ShareThis Page

Russian collectors help propel Sotheby's 'great stride' into 2014

| Thursday, Feb. 6, 2014, 6:15 p.m.
Sotheby's employees hold up Camille Pissarro's 'Le Boulevard Montmartre, matinee de printemps' (1897) during the Sotheby's Impressionist, Modern & Contemporary Art auctions press preview  in London on January 29, 2014. The art work is expected to fetch between 7 - 10 million pounds. AFP PHOTO/ANDREW COWIEANDREW COWIE/AFP/Getty Images
AFP/Getty Images
Sotheby's employees hold up Camille Pissarro's 'Le Boulevard Montmartre, matinee de printemps' (1897) during the Sotheby's Impressionist, Modern & Contemporary Art auctions press preview in London on January 29, 2014. The art work is expected to fetch between 7 - 10 million pounds. AFP PHOTO/ANDREW COWIEANDREW COWIE/AFP/Getty Images

LONDON — Works by Picasso and Van Gogh helped the London arm of Sotheby's hit its highest-ever sales figure for a single auction, coming close to the overall London record set by rival Christie's a day earlier, as art sales boomed in the British capital.

The Sotheby's sale late on Wednesday totaled $266 million, and the auctioneer said on Thursday demand had come from emerging markets such as Russia and longer-established markets in Europe and America.

“Our auctioneer, Henry Wyndham, was fielding bids from as many as five determined bidders on nearly every lot, coming from Russia, Asia, the Middle East, Latin America as well as the U.S. and Europe,” said Helena Newman, the co-head of Sotheby's Impressionist and Modern Art department worldwide.

“It certainly feels like a great stride into the first of the 2014 sale seasons.”

The previous day, a Christie's sale fetched $289 million, a record for any sale held in London by an auction house, even though the auctioneer had to withdraw a batch of works by Joan Miro at the last minute.

Highlights of the Sotheby's sale included “Le Boulevard Montmartre, matinee de printemps,” a Parisian street scene by impressionist Camille Pissarro, that went for $32.6 million to an anonymous buyer, and “L'Homme est en mer,” by Vincent Van Gogh, which fetched almost $28 million.

The sale included part of the private collection of Holocaust survivor and four-time concentration camp escapee Jan Krugier. The 37 items, including works by Pablo Picasso and Pierre Bonnard, fetched $86.5 million.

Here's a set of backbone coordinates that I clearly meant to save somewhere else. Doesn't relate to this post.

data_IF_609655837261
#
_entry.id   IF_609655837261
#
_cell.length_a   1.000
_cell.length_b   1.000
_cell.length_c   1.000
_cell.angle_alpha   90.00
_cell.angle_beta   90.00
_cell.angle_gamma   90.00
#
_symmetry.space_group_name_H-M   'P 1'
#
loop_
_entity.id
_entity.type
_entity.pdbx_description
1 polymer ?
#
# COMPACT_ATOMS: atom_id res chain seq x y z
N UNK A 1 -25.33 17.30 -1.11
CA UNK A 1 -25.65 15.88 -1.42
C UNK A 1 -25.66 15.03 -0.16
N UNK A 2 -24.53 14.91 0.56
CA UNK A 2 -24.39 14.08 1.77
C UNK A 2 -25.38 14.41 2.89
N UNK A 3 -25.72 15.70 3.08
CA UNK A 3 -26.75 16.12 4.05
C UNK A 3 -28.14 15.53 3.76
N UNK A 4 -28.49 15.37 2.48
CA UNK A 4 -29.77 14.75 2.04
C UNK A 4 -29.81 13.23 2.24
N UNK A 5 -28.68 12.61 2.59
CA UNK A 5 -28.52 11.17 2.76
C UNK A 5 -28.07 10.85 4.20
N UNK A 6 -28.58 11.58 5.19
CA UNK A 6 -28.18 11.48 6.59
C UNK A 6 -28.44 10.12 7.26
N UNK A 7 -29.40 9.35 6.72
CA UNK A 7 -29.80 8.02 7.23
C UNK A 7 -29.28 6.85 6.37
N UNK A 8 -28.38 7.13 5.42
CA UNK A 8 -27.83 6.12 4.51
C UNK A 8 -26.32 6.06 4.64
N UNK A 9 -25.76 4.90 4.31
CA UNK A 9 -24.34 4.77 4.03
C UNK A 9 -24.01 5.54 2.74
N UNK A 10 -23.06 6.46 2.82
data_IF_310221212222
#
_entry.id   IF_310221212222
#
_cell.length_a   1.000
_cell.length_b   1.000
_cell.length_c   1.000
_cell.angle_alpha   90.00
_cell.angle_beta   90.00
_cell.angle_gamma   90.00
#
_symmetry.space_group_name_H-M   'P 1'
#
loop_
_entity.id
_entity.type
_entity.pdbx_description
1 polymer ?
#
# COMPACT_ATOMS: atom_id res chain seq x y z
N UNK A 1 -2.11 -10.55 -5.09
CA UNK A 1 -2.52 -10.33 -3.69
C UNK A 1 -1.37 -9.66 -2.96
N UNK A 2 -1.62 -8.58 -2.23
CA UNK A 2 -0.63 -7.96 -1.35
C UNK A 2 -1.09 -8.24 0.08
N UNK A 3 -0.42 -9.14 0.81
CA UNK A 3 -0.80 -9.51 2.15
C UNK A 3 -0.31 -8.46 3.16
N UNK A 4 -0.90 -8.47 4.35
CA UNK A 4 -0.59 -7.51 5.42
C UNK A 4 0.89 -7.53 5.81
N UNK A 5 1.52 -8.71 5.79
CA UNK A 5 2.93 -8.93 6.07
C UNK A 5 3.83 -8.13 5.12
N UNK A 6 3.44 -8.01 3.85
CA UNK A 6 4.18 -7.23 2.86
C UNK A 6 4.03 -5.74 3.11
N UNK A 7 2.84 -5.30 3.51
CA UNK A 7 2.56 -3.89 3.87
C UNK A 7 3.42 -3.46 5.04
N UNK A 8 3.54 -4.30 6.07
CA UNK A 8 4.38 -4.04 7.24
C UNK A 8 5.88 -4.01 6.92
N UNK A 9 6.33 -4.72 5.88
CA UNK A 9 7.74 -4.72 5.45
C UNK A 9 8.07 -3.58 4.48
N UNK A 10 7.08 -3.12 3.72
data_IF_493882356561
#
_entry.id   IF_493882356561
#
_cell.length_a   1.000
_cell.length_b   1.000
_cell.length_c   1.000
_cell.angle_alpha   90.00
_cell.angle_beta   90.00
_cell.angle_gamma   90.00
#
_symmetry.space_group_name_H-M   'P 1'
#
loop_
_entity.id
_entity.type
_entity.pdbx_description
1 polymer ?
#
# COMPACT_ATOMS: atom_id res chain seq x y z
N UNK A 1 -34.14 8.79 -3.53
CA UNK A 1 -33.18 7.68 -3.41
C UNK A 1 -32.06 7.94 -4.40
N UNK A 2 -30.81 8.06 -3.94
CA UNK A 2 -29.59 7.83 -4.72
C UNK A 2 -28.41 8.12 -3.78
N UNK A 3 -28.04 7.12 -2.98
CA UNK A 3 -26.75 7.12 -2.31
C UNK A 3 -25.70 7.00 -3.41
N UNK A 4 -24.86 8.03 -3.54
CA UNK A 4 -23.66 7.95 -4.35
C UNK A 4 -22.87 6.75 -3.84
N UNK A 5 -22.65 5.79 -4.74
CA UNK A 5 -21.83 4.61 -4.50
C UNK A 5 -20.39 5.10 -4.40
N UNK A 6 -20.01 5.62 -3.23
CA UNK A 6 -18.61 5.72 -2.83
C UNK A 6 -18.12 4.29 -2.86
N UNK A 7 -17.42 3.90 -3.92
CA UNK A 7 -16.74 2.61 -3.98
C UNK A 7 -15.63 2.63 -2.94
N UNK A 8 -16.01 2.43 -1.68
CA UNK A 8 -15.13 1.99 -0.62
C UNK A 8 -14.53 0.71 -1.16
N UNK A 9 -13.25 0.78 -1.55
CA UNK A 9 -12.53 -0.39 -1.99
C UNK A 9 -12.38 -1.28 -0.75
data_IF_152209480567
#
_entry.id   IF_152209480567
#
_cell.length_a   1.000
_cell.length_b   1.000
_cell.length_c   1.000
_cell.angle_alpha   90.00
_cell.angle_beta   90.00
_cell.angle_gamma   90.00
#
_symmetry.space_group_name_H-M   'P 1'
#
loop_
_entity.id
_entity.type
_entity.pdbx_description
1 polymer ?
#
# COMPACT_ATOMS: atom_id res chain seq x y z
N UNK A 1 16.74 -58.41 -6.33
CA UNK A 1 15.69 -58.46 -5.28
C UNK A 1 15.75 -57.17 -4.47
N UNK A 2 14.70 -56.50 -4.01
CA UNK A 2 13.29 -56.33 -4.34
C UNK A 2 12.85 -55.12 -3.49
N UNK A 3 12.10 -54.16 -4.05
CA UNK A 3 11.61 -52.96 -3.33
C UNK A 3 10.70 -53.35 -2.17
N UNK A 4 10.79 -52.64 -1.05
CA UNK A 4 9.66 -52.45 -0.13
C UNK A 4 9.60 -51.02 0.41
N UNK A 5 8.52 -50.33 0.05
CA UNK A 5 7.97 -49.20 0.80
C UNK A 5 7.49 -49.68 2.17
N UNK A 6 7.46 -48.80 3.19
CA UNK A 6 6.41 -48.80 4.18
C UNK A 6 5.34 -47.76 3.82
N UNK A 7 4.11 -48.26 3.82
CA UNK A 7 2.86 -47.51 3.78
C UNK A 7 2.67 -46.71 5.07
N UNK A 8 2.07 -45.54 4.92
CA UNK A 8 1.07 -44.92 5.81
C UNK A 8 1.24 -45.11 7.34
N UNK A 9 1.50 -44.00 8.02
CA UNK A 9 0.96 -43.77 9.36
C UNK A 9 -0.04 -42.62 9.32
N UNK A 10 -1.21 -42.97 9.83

The auction drew bidders from 44 countries, more than Sotheby's, founded in 1744, ever entertained for a sale in London in the same category.

“We have seen an explosion in the globalization of our buyers,” Newman said, adding that new buyers from Russia were successful in bagging some of the top lots.

Prices for the most-sought-after art works have soared in recent years, driven by an swiftly expanding class of super-rich collectors in emerging markets and financiers flush with cash from the extra liquidity pumped into markets by central banks.

Investors say emerging-market billionaires have poured money into the top end of the art market because they see it as a safer investment than volatile currencies and unstable economies.

TribLIVE commenting policy

You are solely responsible for your comments and by using TribLive.com you agree to our Terms of Service.

We moderate comments. Our goal is to provide substantive commentary for a general readership. By screening submissions, we provide a space where readers can share intelligent and informed commentary that enhances the quality of our news and information.

While most comments will be posted if they are on-topic and not abusive, moderating decisions are subjective. We will make them as carefully and consistently as we can. Because of the volume of reader comments, we cannot review individual moderation decisions with readers.

We value thoughtful comments representing a range of views that make their point quickly and politely. We make an effort to protect discussions from repeated comments either by the same reader or different readers

We follow the same standards for taste as the daily newspaper. A few things we won't tolerate: personal attacks, obscenity, vulgarity, profanity (including expletives and letters followed by dashes), commercial promotion, impersonations, incoherence, proselytizing and SHOUTING. Don't include URLs to Web sites.

We do not edit comments. They are either approved or deleted. We reserve the right to edit a comment that is quoted or excerpted in an article. In this case, we may fix spelling and punctuation.

We welcome strong opinions and criticism of our work, but we don't want comments to become bogged down with discussions of our policies and we will moderate accordingly.

We appreciate it when readers and people quoted in articles or blog posts point out errors of fact or emphasis and will investigate all assertions. But these suggestions should be sent via e-mail. To avoid distracting other readers, we won't publish comments that suggest a correction. Instead, corrections will be made in a blog post or in an article.